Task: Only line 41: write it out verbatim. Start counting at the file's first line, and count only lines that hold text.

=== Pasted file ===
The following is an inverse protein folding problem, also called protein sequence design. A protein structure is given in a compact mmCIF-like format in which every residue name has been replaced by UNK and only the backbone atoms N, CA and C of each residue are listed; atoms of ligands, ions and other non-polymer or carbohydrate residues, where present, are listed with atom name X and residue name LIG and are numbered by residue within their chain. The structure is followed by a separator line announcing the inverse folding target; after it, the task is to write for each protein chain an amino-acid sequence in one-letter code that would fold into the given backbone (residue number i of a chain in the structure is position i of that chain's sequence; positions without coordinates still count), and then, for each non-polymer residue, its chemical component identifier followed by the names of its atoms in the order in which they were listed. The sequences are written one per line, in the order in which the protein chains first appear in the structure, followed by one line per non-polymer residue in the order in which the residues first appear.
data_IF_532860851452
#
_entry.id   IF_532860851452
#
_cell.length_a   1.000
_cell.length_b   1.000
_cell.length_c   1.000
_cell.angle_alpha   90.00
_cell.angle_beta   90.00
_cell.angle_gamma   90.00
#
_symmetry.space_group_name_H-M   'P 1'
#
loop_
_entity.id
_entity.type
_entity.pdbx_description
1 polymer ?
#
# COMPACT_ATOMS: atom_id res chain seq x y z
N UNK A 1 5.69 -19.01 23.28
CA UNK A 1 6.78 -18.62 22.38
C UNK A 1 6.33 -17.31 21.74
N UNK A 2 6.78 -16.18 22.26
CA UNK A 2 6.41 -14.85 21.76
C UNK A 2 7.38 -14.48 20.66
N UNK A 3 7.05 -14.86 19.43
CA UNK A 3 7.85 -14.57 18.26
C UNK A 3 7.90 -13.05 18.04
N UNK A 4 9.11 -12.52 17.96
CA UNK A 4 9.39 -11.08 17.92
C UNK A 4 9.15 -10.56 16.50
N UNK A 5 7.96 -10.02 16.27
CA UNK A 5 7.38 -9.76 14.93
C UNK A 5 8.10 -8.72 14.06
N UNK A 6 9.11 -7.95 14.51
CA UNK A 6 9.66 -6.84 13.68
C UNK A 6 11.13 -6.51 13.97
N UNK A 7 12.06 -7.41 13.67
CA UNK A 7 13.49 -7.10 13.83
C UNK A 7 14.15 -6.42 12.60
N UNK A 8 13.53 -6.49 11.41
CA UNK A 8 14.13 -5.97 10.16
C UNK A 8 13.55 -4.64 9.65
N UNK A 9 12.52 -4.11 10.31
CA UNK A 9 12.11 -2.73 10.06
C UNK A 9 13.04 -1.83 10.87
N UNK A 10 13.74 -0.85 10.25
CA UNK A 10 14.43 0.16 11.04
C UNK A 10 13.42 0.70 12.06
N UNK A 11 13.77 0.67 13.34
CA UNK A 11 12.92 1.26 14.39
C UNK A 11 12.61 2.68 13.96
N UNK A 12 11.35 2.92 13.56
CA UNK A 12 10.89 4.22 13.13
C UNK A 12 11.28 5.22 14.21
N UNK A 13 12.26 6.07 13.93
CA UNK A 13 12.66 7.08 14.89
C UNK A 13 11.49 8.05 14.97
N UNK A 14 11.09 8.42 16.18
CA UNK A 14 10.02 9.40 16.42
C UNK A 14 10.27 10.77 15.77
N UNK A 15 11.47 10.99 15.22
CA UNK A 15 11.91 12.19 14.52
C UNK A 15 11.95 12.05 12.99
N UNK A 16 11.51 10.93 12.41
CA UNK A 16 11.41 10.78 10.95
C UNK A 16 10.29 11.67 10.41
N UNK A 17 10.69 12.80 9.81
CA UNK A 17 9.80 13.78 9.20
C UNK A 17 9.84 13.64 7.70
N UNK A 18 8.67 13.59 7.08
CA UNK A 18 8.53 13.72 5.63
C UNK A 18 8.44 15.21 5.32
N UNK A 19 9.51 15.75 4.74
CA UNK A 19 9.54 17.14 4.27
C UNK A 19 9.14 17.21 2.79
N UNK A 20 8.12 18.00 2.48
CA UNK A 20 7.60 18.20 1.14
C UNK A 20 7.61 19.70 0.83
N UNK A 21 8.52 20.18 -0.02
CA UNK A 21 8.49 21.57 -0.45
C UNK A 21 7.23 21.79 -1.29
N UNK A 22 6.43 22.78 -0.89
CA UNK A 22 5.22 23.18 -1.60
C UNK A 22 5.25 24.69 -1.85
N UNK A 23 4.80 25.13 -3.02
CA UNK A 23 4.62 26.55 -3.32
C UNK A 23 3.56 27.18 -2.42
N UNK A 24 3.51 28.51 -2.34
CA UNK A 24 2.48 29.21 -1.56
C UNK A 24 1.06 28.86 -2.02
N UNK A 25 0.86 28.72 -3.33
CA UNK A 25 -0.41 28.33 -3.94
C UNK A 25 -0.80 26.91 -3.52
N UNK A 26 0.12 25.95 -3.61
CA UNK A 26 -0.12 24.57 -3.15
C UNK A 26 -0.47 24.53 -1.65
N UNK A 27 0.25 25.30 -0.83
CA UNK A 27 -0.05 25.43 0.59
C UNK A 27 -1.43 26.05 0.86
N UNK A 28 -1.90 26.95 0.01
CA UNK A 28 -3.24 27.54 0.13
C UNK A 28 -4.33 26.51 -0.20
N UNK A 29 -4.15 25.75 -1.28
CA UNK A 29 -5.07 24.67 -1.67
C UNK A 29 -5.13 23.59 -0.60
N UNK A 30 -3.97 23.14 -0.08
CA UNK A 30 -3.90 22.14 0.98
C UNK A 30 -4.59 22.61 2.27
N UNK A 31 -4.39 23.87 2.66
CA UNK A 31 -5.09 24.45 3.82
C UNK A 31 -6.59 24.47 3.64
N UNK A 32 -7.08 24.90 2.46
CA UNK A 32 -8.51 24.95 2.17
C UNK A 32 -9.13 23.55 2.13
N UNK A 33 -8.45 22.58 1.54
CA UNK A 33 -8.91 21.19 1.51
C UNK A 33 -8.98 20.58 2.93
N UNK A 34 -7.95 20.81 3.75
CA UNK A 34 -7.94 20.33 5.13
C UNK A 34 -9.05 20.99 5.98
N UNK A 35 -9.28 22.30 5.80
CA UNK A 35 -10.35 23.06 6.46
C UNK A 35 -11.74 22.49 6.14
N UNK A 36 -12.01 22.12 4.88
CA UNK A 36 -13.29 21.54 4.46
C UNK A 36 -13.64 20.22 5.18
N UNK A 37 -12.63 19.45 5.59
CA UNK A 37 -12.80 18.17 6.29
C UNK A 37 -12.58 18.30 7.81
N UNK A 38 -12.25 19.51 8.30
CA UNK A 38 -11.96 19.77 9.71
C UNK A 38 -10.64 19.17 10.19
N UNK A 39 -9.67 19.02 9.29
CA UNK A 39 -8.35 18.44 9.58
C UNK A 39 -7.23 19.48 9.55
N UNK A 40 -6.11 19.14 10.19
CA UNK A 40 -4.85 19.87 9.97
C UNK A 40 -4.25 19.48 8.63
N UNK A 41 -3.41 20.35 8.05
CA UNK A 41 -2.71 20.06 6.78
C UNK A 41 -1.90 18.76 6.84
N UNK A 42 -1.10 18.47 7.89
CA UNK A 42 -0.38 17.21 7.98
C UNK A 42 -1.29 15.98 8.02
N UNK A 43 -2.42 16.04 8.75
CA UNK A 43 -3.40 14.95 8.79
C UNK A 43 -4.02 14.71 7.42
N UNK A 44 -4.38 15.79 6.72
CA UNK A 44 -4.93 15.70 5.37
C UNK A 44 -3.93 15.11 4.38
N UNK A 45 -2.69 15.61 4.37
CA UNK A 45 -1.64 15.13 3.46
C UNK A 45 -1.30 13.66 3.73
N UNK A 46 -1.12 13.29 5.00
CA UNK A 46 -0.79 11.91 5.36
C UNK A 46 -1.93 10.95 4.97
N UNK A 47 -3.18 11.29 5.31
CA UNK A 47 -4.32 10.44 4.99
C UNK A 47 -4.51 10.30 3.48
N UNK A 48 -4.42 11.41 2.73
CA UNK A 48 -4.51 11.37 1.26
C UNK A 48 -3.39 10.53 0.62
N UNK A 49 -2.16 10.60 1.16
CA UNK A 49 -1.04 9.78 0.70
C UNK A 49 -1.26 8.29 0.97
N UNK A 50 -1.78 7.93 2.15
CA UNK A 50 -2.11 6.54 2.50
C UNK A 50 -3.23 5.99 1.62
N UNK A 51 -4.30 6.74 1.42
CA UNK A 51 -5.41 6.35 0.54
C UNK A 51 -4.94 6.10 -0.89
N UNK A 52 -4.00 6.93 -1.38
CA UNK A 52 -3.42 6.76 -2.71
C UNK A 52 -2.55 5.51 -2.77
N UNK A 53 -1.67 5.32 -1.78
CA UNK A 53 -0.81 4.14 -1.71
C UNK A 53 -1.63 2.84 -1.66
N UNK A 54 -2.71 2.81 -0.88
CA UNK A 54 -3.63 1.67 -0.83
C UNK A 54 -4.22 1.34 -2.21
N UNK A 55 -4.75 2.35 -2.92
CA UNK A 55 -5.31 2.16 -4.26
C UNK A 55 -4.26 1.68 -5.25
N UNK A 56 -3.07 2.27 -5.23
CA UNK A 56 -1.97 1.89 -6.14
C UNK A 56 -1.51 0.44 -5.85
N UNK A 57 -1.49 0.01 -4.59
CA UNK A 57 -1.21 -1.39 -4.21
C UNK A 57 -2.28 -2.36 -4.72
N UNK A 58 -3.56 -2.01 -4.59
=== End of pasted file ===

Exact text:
CA UNK A 7 13.49 -7.10 13.83